The answer is a robust — Yes! Israel could break out of its nuclear dilemma by proffering an entire new design for the region. A design free of both war and nuclear proliferation. I call this design — The Zone of Peace. In our highly dangerous age, these ideas might seem very idealistic. But when confronted with their opposite scenarios, they become quite appealing and even realistic. The Zone of Peace consists of 14 points.

1) A Zone of Peace shall be established among the states of the Middle East and the Persian Gulf, so that trade and navigation shall move uninterrupted. 2) All foreign navies shall be denied basing rights within the Zone of Peace. 3) All foreign air forces shall equally be denied basing rights within the Zone of Peace. 4) No state within the Zone of Peace may attack another state. 5) If such an attack should occur, the permanent members of the UN Security Council would come to the aid of the aggrieved state, and points 2 and 3 would become temporarily suspended. 6) If such an attack should occur, the states within the Zone of Peace would come to the aid of the aggrieved state. 7) Only sovereign states would be allowed to possess military equipment. Extra-territorial militias would be outlawed. Missiles and missile production would be kept at very low distances and very low numbers.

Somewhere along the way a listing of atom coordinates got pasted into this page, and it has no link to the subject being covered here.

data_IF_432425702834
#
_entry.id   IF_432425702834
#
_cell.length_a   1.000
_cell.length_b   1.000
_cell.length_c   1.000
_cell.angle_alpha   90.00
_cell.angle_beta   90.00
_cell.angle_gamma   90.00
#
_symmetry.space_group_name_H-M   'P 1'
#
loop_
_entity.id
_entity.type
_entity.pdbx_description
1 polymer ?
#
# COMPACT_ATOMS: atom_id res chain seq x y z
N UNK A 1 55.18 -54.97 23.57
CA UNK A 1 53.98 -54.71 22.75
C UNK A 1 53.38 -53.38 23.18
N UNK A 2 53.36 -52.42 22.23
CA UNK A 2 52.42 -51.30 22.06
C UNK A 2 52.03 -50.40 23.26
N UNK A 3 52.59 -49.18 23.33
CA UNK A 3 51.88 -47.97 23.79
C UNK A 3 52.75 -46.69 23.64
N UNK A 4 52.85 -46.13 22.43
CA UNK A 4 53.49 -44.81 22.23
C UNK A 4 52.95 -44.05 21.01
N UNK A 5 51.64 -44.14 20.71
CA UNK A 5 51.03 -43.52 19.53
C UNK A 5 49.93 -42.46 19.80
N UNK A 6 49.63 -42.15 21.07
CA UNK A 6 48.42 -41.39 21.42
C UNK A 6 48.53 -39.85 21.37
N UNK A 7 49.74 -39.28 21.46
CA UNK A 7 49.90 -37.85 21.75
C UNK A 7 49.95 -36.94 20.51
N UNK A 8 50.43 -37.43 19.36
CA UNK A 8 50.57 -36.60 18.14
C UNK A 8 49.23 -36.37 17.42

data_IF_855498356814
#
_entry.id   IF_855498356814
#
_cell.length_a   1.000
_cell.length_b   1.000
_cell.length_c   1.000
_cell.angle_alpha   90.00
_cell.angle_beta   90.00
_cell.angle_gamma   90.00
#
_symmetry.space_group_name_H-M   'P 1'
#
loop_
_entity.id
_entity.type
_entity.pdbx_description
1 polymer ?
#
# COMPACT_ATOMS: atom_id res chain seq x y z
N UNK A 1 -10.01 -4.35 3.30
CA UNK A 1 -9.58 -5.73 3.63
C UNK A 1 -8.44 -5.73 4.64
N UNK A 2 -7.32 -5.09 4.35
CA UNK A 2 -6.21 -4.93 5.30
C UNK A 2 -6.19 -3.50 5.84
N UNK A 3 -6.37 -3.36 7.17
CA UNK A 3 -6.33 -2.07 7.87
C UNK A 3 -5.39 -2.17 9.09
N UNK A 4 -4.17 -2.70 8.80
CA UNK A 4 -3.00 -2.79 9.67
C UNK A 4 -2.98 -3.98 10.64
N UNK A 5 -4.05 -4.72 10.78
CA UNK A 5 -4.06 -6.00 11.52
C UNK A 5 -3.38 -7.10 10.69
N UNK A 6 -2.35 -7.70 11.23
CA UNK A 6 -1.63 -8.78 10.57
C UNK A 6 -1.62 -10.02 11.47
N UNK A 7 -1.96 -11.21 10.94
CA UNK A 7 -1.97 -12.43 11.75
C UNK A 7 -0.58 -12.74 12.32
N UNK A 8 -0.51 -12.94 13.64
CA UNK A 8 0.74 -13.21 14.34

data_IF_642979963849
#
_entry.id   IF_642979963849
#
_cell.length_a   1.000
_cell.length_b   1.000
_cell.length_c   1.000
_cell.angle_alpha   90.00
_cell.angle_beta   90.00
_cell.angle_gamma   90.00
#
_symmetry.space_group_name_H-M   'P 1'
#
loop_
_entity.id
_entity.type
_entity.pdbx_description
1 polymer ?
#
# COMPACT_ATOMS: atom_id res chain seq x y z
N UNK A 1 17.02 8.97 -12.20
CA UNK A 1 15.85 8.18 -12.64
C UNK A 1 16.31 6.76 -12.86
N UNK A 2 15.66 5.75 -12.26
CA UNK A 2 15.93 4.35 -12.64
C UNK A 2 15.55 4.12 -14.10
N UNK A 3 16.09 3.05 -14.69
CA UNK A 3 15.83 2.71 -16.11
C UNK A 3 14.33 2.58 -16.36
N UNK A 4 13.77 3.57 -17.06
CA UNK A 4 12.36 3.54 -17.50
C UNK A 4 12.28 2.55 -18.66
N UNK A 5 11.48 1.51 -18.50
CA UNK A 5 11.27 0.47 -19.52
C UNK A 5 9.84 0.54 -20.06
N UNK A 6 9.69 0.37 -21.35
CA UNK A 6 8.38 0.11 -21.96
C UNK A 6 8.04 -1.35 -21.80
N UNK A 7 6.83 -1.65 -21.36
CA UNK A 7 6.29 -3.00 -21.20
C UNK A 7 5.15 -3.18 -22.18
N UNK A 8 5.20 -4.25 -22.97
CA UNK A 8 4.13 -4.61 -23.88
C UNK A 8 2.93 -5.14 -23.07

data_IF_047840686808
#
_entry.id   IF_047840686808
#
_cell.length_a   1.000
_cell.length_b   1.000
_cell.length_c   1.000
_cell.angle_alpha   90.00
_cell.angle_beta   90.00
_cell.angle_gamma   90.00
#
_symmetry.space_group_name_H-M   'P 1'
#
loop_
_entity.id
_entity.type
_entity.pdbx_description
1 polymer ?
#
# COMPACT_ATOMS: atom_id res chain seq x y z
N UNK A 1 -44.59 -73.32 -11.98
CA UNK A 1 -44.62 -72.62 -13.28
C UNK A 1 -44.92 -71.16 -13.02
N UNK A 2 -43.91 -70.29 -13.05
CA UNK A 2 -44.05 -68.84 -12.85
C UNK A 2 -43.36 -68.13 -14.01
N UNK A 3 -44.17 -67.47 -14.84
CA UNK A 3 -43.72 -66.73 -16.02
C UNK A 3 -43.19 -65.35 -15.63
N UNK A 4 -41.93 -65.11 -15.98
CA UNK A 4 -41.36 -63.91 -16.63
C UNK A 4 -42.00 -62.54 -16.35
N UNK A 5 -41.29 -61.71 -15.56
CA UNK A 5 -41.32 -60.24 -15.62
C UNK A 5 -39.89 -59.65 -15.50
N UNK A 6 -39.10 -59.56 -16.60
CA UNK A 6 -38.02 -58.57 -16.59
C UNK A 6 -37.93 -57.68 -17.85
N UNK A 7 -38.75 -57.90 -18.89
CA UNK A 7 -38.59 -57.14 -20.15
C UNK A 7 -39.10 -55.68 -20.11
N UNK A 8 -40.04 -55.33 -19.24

8) Nuclear enrichment would not be allowed, and its enforcement by the strictest verification regime of the IAEA would become the norm. The reprocessing of plutonium would be prohibited. 9) All states within the Zone of Peace must recognize and have diplomatic relations with all other states. 10) All states within the Zone of Peace must sign the NPT (Non-Proliferation Treaty), and negotiations for a Middle East nuclear-weapons-free zone must begin no later than 24 months after all states have finalized mutual recognition. 11) All states within the Zone of Peace must respect the human rights of their citizens, and states whose use of force against their own citizens, which violates international standards, shall be suspended from the Zone of Peace. 12) All states within the Zone of Peace shall pledge their allegiance to a non-hegemonic regional structure, and states within the zone will also pledge not to conspire with other states for the purpose of such hegemony. 13) All states within the Zone of Peace shall abide by the rules (to be established) for the equitable dispensation of all regional hydraulic resources. 14) The Zone of Peace is NOT dependent on the conclusion to the Israeli-Palestinian conflict. Furthermore, this conflict shall be decided through negotiations among the parties themselves without coercion or outside interference. Genuine compromise and goodwill must become the principles upon which these negotiations rest.